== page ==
Astronomer Antonio Paris thinks a mysterious radio signal dubbed the Wow! signal — which many speculated was from extraterrestrials — was a passing comet emitting in a particular radio band. While few astronomers think the Wow! signal is E.T. phoning us, it's one of several natural or human-made radio transmissions that initially had scientists (and sometimes the public) thinking that we finally found evidence we aren't the only intelligent life in the universe.
A list of some of the more (in)famous examples shows that even though we haven't heard aliens yet, some have led to the most important finds in radio astronomy, deepening our understanding of the universe. It offsets the ones that left us with the immortal words of Homer Simpson: "D'Oh!"
Little green men
While working on a doctorate in astrophysics, Jocelyn Bell Burnell and her supervisor Antony Hewish heard a bright, repeating radio signal on Nov. 28, 1967. Even though they didn't immediately determine it was aliens, Bell, recounting the story in 1977, said she and Hewish noted the signal seemed too fast for any kind of star known then, and the timing seemed too precise. At first, they thought it was a signal from some human transmission on Earth, but the source moved across the sky with the stars, rather than moving quickly the way a satellite would.
Once the signal was picked up by other radio telescopes, it was clear that it was from outside the solar system, and within the galaxy. The team initially dubbed the radio source "LGM-1" for "little green men." They did not announce the finding of another civilization because they were cautious, and that turned out to be a good thing. [Why Do We Imagine Aliens as 'Little Green Men'?]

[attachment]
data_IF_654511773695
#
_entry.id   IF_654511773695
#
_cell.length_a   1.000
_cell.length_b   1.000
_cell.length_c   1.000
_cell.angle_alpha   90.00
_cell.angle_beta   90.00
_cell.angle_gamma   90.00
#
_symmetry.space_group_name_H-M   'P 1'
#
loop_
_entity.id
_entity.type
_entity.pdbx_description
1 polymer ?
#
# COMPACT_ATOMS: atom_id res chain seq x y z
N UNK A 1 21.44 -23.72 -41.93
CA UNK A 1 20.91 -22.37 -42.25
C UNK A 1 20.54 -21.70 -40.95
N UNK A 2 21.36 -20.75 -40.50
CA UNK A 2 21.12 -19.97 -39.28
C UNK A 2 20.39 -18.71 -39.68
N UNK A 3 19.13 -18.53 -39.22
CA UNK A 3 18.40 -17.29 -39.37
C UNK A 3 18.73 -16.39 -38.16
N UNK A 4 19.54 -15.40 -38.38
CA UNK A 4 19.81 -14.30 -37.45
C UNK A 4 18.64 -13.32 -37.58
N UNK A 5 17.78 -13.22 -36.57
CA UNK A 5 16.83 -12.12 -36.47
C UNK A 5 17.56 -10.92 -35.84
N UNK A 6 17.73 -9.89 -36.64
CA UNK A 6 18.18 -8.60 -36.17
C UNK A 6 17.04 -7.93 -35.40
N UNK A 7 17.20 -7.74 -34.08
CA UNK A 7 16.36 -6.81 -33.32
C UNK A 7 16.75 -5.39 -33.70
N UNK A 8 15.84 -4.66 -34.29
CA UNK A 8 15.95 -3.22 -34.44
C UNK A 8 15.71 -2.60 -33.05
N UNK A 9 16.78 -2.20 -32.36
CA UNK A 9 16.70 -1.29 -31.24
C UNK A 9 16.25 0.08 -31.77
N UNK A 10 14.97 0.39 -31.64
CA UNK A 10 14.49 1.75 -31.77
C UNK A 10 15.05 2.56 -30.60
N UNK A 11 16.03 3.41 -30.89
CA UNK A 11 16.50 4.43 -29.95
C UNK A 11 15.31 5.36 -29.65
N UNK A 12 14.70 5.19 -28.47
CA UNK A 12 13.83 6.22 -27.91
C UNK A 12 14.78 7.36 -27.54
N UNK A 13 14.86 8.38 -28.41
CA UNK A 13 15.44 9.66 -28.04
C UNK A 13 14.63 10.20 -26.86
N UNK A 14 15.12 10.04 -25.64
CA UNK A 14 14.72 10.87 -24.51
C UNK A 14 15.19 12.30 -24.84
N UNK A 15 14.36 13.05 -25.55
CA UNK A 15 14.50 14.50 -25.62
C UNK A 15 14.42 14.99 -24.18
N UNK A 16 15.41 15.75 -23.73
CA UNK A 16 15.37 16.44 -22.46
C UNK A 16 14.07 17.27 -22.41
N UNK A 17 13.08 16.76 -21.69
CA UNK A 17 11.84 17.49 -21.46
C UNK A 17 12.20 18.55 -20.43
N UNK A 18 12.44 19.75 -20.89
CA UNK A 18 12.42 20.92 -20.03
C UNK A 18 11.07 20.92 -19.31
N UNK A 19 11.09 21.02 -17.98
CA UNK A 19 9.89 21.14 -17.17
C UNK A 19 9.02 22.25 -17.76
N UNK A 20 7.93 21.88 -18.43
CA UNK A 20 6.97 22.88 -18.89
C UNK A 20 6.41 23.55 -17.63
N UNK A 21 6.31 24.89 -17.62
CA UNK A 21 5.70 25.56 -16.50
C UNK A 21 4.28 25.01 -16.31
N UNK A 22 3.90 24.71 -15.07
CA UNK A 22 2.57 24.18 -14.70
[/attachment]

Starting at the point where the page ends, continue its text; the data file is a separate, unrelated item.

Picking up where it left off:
Burnell found another similar signal, in another part of the sky. Since it was unlikely that two different civilizations would choose the same frequency to broadcast on, the source was probably natural. It turned out to be a pulsar — short for "pulsating star" — and it confirmed a prediction made decades earlier by astronomers Fritz Zwicky and Walter Baade, who said that a sufficiently dense star made up of neutrons could form after a supernova. Rather than little green men, Bell and Hewish had found the corpse of a dead star, leading to an entire branch of astronomy that still yields new insights into how stars age and die.
HD 164595 is a star in the constellation Hercules, about 94 light-years from Earth — in our backyard on galactic scales. It's a lot like the sun and even hosts a planet, called HD 164595 b. The planet isn't a likely abode for life like our own, since it has a mass of some 16 times that of Earth and orbits its star closer than Mercury does the sun — its "year" takes just 40 days, according to the NASA exoplanet archive.
However, it was not to be.